Riverwide keeper. Photo by Travis Winn

This section of the Yalong was blocked by a major landslide in the 1960's. Although no one knows what it was like before then, subsequent large floods have moved huge boulders tens of miles downstream, resulting in numerous Class 6 rapids. The team of nine Class 5 kayakers was led by Travis Winn of Last Descents (www.lastdescents.com). Put-in for this stretch was about 20 miles south of Yajiang, near 29 44 14N, 101 05 00E at 8300', take-out was north of Muli near 28 10 25N, 101 22 08E.

They portaged 38 rapids out of hundreds of challenging rapids on the ten day expedition. This 165 mile stretch, which has an average gradient of 20' per mile, was run at low flows (about 10,000 -15,000 cfs in February). A video by Nate Ostis is available. This stretch is largely occupied by Tibetans, is being dammed and is not a good repeat run. However, a group of six kayakers led by Travis Winn completed a second descent in November, 2010 at higher flows and only portaged once. Unfortunately, more dams are under construction so this is probably the last descent.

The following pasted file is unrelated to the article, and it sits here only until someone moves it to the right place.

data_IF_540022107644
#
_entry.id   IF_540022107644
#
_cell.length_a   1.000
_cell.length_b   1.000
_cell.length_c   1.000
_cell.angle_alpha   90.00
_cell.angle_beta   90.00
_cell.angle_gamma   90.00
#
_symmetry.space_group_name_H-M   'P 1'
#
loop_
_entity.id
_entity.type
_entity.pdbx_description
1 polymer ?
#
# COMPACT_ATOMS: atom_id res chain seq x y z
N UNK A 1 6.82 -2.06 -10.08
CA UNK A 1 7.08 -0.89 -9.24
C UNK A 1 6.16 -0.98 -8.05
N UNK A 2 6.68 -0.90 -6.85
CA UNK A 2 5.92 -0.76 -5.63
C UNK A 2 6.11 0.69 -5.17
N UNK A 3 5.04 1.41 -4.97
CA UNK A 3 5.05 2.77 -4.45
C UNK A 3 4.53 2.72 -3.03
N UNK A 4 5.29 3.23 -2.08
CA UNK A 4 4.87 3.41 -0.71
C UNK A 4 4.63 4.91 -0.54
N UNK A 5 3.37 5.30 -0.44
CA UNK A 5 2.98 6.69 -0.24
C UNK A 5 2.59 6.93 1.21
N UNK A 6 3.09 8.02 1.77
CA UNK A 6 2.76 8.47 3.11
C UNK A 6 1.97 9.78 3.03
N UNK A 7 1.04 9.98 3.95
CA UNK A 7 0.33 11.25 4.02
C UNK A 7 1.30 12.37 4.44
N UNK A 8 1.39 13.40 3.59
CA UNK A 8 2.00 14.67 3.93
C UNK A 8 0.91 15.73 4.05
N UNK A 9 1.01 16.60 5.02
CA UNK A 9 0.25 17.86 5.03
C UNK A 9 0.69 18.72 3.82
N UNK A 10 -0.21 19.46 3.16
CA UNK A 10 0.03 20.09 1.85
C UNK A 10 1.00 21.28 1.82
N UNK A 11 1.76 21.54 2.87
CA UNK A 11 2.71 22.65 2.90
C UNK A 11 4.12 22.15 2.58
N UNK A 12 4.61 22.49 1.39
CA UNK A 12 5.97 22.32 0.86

A Chinese team claims to have rafted the upper Yalong in Qinghai, but no documentation is available. A road parallels the river from Garze in northwest Sichuan to Yajiang, and dams are being built in the Yalong Great Bend section downstream from the Muli area.

Photos on Last Decents website

Before Yalong 2nd Descent Blog, with team pictures

Yalong River: World Class Whitewater Faces a Bleak Future

More info about the rivers of Tibet and western China